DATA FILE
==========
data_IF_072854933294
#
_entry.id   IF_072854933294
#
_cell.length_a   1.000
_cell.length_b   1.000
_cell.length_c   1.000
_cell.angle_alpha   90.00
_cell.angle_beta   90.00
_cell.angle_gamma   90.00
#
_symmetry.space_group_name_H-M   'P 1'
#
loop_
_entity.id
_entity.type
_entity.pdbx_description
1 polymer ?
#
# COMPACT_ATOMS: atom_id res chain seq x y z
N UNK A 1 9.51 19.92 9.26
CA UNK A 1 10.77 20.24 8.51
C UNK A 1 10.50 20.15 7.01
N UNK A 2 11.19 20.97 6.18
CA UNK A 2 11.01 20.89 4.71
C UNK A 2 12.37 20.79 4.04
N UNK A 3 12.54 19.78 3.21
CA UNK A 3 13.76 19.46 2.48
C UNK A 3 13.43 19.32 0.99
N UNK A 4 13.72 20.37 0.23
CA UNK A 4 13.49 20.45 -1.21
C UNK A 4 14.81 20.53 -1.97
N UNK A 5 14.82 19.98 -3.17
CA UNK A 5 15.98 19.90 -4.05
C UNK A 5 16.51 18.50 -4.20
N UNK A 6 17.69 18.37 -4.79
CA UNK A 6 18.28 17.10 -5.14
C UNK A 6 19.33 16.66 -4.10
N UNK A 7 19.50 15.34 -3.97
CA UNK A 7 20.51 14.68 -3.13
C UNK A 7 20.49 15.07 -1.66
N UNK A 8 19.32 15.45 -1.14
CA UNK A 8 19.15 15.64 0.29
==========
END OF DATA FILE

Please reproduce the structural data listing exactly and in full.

data_IF_072854933294
#
_entry.id   IF_072854933294
#
_cell.length_a   1.000
_cell.length_b   1.000
_cell.length_c   1.000
_cell.angle_alpha   90.00
_cell.angle_beta   90.00
_cell.angle_gamma   90.00
#
_symmetry.space_group_name_H-M   'P 1'
#
loop_
_entity.id
_entity.type
_entity.pdbx_description
1 polymer ?
#
# COMPACT_ATOMS: atom_id res chain seq x y z
N UNK A 1 9.51 19.92 9.26
CA UNK A 1 10.77 20.24 8.51
C UNK A 1 10.50 20.15 7.01
N UNK A 2 11.19 20.97 6.18
CA UNK A 2 11.01 20.89 4.71
C UNK A 2 12.37 20.79 4.04
N UNK A 3 12.54 19.78 3.21
CA UNK A 3 13.76 19.46 2.48
C UNK A 3 13.43 19.32 0.99
N UNK A 4 13.72 20.37 0.23
CA UNK A 4 13.49 20.45 -1.21
C UNK A 4 14.81 20.53 -1.97
N UNK A 5 14.82 19.98 -3.17
CA UNK A 5 15.98 19.90 -4.05
C UNK A 5 16.51 18.50 -4.20
N UNK A 6 17.69 18.37 -4.79
CA UNK A 6 18.28 17.10 -5.14
C UNK A 6 19.33 16.66 -4.10
N UNK A 7 19.50 15.34 -3.97
CA UNK A 7 20.51 14.68 -3.13
C UNK A 7 20.49 15.07 -1.66
N UNK A 8 19.32 15.45 -1.14
CA UNK A 8 19.15 15.64 0.29